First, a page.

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Celebrating the Career of Institute of Jazz Studies Director

Mayor Cory Booker, Dr. Clement Price, and Dan Morgenstern
Mayor Cory Booker, Dr. Clement Price, and Dan Morgenstern

Marianne Gaunt and Dan Morgenstern
Marianne Gaunt and Dan Morgenstern

Interim Chancellor Philip Yeagle presents Dan Morgenstern with Rutgers University Medal
Interim Chancellor Philip Yeagle presents Dan Morgenstern with Rutgers University Medal

After 35 years as Director of the Institute of Jazz Studies and more than 50 years as a leader in the world of jazz, Dan Morgenstern has retired. The eight-time Grammy award winner, researcher, journalist, critic, and editor, Dan Morgenstern has served as director of the Institute of Jazz Studies (IJS), the largest collection of jazz and jazz-related materials in the world, since 1976.

On April 17, 2012, a collection of jazz luminaries and aficionados, and Rutgers University and civic leaders gathered to celebrate Dan Morgenstern's career at the Newark Club in Newark, NJ. The retirement event in his honor celebrated his many achievements, with a night of memorable speeches, musical tributes, and a video presentation.

Dr. Clement Price, Director of the Institute on Ethnicity, Culture, and the Modern Experience, emceed the event, and presented a glowing tribute to Morgenstern.

Newark Mayor Cory Booker opened the program, citing the importance of jazz in American history and in the African American community. The mayor described the place of jazz in his own life and Dan Morgenstern's many contributions to the seminal American art form, noting how fortunate Newark has been to have such a key figure in the community for so long.

Originally housed in Bradley Hall on the Rutgers-Newark campus, the Institute of Jazz Studies became a part of the University Libraries in 1966 and moved to its current location on the 4th Floor of the John Cotton Dana Library in 1994.

University Librarian Marianne Gaunt talked of the special place the IJS has had within the Rutgers Library system, and the particular excellence Morgenstern has displayed as the longtime leader.

Interim Chancellor Philip Yeagle presented Morgenstern with the Rutgers University Medal, one of the highest honors bestowed by the University, on behalf of President Richard McCormick.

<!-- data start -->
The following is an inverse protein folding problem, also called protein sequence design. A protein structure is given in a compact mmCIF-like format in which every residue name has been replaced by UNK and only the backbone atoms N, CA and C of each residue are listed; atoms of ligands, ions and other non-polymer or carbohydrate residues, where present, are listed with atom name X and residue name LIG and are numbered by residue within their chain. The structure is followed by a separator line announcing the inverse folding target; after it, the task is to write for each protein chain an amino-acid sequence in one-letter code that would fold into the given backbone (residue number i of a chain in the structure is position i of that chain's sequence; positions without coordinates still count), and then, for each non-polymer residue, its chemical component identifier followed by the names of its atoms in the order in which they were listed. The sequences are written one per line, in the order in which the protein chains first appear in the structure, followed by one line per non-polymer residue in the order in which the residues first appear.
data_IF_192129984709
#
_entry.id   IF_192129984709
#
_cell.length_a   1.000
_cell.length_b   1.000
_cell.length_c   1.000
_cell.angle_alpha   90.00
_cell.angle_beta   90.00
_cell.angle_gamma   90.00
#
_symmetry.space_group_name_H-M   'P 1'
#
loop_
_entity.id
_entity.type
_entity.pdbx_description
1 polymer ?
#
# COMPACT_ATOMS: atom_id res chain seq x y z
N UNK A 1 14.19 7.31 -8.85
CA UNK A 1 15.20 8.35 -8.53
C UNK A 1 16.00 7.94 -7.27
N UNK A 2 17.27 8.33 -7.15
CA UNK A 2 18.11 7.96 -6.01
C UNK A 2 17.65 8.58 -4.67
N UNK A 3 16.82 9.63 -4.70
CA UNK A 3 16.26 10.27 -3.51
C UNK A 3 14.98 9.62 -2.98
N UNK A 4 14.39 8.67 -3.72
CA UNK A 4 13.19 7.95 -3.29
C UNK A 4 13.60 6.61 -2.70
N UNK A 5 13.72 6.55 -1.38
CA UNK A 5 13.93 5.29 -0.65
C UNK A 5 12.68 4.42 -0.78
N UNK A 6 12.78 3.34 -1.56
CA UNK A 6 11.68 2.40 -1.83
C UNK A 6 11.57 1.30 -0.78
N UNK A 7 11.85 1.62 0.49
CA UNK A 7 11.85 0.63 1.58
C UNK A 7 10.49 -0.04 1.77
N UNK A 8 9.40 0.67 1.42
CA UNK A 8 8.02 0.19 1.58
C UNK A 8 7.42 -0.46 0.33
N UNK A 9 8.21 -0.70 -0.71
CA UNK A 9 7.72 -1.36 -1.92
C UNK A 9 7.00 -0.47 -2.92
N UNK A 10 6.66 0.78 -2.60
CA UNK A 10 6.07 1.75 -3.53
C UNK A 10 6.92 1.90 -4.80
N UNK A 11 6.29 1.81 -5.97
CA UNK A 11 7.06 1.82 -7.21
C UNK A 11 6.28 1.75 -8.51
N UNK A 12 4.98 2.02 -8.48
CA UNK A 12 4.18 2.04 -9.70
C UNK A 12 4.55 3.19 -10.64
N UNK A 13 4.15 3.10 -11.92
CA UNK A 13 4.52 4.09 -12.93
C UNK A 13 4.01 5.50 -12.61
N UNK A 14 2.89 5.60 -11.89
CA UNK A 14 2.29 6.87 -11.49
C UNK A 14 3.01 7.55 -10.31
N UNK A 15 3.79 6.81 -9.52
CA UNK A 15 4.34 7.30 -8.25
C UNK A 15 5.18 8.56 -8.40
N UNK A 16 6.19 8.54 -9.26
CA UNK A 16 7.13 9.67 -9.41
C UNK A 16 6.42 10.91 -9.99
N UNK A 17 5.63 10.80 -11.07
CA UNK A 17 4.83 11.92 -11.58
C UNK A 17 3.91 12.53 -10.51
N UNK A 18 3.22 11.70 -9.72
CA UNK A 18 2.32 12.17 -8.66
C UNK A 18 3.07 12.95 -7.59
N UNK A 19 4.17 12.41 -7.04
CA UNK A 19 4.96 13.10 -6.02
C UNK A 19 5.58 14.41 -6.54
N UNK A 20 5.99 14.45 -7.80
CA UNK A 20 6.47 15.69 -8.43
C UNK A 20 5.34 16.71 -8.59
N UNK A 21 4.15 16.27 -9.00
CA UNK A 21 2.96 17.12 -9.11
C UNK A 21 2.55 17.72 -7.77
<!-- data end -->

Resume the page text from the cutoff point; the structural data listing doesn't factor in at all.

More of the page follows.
The accolades included humor. In a letter of tribute, New Jersey Performing Arts Center CEO John Schreiber wrote that "Next to Joey Bushkin, Johnny Mercer, and Joe Venuti, Dan Morgenstern has to be the hippest white guy in the history of jazz."

Director of Dana Library and Assistant Chancellor Mark Winston spoke of Morgenstern's many contributions and achievements and suggested Morgenstern's apprehension to leave the Institute, noting that although his official retirement date was a few months ago, "I know he doesn't want to leave us, since his office has hardly changed."

Former Dana Library Director Lynn Mullins described how much she enjoyed working with Morgenstern and cited his recent inclusion on the New Jersey Star-Ledger's list of "Jersey's 20 Biggest Brains." Librarian and IJS Sound Archivist Vincent Pelote and former Associate Director of IJS Ed Berger presented a humorous take on their more than 30 years of working with Morgenstern.

Members of the IJS Advisory Board David Cayer and Henk Edelman also spoke. Henk Edelman, also former University Librarian, who was instrumental in moving the collection into the Library System, spoke about the history of IJS, beginning as the collection of jazz scholar Marshall Stearns, and eventually finding a home at Rutgers University.

A particular highlight of the evening was the musical tributes by renowned musicians clarinetist Anat Cohen, pianist Daryl Sherman, trumpeter Randy Sandke, guitarist James Chirillo, and bassist and IJS staff member Joe Peterson.

The admiration poured in from guests who went up to the podium during the open mike portion of the program.

A special video presentation created by Mark Papianni featured interviews with IJS and WBGO radio staff about Morgenstern's vast knowledge of the jazz world, his writing, and their memorable experiences with him.

When the time came for Morgenstern's own speech, he began modestly, commenting on the tributes with humor, "I don't know who these people are talking about." He thanked all for their attendance and spoke about his memories of working at the Institute.

In the Rutgers' Medal citation President McCormick addressed Morgenstern's "exceptional contributions to preserving, promoting, and advancing our understanding of jazz... In your work as Director of the Institute of Jazz Studies at Rutgers-Newark since 1976, you have built the Institute into the largest archival collection of jazz and jazz-related materials in the world and a tremendous source of pride among our university community."

"You have had such an exemplary life doing so much for jazz. I for one am speaking for many others who applaud you and thank you."
-- Sonny Rollins

"I´ve known Dan for 35 years, and every note he's ever blown as an author, editor, educator, and historian has been true and pure from the heart."
-- John Schreiber, CEO of NJPAC

Posted May 2012